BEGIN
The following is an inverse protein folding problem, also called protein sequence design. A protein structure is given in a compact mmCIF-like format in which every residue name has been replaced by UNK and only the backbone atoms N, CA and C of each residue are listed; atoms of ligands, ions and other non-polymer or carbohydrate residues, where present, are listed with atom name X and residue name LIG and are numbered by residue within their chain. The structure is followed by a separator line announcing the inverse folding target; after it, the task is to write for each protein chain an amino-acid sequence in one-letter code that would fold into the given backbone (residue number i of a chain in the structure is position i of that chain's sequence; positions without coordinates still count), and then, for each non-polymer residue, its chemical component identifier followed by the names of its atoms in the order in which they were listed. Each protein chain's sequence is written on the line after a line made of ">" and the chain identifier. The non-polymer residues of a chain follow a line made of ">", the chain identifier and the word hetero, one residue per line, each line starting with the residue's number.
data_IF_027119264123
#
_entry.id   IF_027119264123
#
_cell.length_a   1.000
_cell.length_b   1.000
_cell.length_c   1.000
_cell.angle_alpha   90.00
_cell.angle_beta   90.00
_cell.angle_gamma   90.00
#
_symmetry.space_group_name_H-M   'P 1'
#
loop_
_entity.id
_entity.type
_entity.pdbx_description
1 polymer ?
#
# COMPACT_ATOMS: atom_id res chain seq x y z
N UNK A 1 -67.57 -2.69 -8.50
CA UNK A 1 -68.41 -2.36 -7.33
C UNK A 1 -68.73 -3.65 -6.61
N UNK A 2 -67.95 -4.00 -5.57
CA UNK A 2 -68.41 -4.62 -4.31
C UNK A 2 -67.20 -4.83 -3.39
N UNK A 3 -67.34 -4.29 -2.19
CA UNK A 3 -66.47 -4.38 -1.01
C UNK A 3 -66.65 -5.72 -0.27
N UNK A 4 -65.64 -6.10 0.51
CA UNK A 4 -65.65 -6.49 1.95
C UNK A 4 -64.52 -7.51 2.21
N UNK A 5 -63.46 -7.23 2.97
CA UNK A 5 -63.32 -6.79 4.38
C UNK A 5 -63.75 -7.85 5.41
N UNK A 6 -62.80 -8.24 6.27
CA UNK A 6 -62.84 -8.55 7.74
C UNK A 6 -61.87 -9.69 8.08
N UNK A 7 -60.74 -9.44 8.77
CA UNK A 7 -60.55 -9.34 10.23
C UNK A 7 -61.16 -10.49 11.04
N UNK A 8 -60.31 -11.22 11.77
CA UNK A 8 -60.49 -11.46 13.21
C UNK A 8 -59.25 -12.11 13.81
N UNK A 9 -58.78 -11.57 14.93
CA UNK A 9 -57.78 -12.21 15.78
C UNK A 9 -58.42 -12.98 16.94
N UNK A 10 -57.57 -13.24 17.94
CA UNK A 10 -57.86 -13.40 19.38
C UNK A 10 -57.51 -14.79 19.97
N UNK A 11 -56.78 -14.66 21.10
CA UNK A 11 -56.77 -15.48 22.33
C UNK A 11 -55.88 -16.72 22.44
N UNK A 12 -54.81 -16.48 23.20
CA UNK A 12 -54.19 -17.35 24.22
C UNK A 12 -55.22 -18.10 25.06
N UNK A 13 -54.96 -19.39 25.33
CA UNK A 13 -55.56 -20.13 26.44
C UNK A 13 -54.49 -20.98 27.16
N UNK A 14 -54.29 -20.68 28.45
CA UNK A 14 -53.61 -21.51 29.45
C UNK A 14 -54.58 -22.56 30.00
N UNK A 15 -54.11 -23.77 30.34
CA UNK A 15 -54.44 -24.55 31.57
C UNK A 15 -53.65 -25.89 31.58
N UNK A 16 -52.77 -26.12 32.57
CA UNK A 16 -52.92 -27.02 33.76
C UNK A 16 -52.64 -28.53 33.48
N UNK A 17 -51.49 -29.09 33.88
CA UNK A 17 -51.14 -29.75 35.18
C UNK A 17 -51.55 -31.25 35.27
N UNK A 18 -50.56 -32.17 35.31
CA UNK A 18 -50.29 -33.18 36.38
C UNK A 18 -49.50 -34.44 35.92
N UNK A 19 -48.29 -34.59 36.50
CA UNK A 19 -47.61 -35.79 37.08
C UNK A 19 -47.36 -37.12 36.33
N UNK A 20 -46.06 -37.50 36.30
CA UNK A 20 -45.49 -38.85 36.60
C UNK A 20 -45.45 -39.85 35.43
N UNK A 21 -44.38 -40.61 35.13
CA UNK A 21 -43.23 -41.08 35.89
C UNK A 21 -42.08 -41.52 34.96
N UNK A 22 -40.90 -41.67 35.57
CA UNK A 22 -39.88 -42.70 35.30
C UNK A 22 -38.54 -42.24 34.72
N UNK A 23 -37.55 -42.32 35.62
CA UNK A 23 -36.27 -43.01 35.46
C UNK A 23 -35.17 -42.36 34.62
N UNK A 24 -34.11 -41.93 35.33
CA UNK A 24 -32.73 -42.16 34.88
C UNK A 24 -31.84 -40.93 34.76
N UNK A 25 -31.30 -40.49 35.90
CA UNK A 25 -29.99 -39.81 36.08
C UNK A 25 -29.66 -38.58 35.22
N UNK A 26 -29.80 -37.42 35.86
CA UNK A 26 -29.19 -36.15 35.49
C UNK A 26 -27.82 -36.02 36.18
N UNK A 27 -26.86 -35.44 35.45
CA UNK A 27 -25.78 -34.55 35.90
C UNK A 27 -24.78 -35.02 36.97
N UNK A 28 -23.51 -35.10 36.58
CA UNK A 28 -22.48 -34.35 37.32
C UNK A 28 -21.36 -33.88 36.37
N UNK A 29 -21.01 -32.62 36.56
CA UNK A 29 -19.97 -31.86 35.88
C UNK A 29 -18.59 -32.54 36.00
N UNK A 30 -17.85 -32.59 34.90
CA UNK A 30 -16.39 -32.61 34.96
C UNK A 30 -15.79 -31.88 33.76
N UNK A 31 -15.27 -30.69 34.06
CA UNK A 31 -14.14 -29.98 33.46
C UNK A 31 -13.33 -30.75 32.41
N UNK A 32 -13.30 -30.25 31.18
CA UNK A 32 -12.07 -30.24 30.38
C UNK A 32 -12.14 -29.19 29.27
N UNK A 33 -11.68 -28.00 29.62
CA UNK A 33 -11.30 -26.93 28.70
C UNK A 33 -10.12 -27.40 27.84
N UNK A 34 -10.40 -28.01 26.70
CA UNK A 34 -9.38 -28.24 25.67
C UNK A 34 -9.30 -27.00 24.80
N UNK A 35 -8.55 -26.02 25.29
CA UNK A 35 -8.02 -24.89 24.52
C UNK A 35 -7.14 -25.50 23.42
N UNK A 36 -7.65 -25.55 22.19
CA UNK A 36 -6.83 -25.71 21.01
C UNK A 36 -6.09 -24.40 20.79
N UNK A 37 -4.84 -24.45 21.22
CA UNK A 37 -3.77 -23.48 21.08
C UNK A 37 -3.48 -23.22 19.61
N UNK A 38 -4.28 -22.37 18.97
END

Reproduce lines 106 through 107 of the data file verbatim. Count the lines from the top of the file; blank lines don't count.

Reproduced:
N UNK A 29 -21.01 -32.62 36.56
CA UNK A 29 -19.97 -31.86 35.88